International music trade body names Adele the Global Recording Artist of 2015 across all music formats

 London, 8th February 2016 – Adele has been named by IFPI as the most popular recording artist across the globe in 2015, reflecting the phenomenal success of her record-breaking third album, 25.

The singer/songwriter is the third recipient of the IFPI Global Recording Artist of the year award, a unique accolade that reflects an artist’s worldwide popularity across physical formats, downloads and streams.

Adele’s success at the top of the chart was driven by the October release and subsequent phenomenal global success of lead single Hello from the album.  The track was number one in more than 30 countries worldwide, including the US, Germany, France, Italy, Australia and the UK.

Adele’s album 25 followed in November and to date has notched up worldwide sales of over 15 million.

Commenting on today’s award, IFPI chief executive Frances Moore said: “I’m delighted to be able to honour Adele as the most popular global recording artist of 2015. Her album 25 has been the runaway global sensation of the year, breaking records across the world and reaching a vast audience of fans. All of the artists in our top 10 chart have achieved incredible success – and Adele’s achievement is simply phenomenal”.

IFPI’s Global Recording Artist award and top 10 chart is the first and only ranking to accurately capture the popularity of artists across streaming channels, alongside digital and physical album and singles sales on a global basis.  Recipients in 2013 and 2014, respectively, were One Direction and Taylor Swift.

Of the top 10 artists featuring in IFPI’s 2015 global chart, Ed Sheeran took second place, one up from the third spot he occupied on the 2014 ranking.

The singer/songwriter, who released his second studio album x in June 2014, sold out Wembley stadium in the UK on three consecutive nights in summer 2015.  He also had a high profile in 2015 with a busy schedule of touring, award wins and personal appearances, whilst launching his very own record label, Gingerbread Man Records, an imprint of Atlantic Records UK.

In February 2015, Sheeran received the award for British Male Solo Artist and the top accolade for British Album of the Year for x at the 2015 BRIT Awards and in May picked up an Ivor Novello Award for songwriter of the year.  He also co-hosted the 2015 MTV Europe Music Awards in October and ended the year as Spotify’s most streamed act of all time (overtaking Eminem) with more than three billion streams, including more than 59 million listens in 2015 alone.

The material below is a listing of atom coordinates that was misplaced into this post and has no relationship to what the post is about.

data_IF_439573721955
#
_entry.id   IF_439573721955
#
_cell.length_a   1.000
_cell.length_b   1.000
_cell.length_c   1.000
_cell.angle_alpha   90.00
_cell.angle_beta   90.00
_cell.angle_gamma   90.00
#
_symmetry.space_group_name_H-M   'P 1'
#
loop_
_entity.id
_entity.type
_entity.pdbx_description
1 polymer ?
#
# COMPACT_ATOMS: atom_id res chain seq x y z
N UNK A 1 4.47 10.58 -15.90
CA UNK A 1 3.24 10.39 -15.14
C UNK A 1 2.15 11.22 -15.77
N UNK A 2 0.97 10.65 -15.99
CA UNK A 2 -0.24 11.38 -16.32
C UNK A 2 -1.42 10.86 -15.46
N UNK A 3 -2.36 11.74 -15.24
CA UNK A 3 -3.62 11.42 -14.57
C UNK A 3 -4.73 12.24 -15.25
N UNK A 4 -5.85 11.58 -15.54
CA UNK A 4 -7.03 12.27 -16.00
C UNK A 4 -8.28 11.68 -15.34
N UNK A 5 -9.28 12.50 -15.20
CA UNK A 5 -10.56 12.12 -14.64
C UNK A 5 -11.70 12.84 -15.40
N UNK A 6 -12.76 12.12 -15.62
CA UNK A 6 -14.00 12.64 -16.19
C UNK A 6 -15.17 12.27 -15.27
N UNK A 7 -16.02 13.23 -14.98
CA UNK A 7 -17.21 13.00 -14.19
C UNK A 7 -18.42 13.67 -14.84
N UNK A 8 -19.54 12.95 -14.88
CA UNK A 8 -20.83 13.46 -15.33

In third place this year was Taylor Swift, who was the recipient of the 2014 IFPI Global Recording Artist award.  Swift had a phenomenally busy  year with her October 2014 release 1989 continuing to dominate the worldwide charts in 2015 after notching up 1.3 million sales in the first week of release in the US alone.  The album subsequently went on to sell 5.5 million copies by the end of 2015 in the US.

In early 2015 Swift released a deluxe version of 1989, which had been exclusively launched the previous year at Target and, in May, she began the massive 85-date 1989 World Tour.  By the time the tour, which featured guests including Ed Sheeran and The Weeknd, ended in December 2015 it had become the highest grossing tour of the year.

Justin Bieber took the fourth spot and One Direction (recipients of the 2013 Global Recording Artist award) were placed fifth.

Top 10 Global Recording Artists of 2015 (source: IFPI)

1                 Adele

2                 Ed Sheeran

3                 Taylor Swift

4                 Justin Bieber

5                 One Direction

6                 Coldplay

7                 Maroon 5

8                 Sam Smith

9                 Drake

10              The Weeknd

The independently verified Global Recording Artist chart includes sales of albums – across digital, CD and vinyl formats; singles, both downloaded and physical; on-demand audio streams and music videos across the calendar year.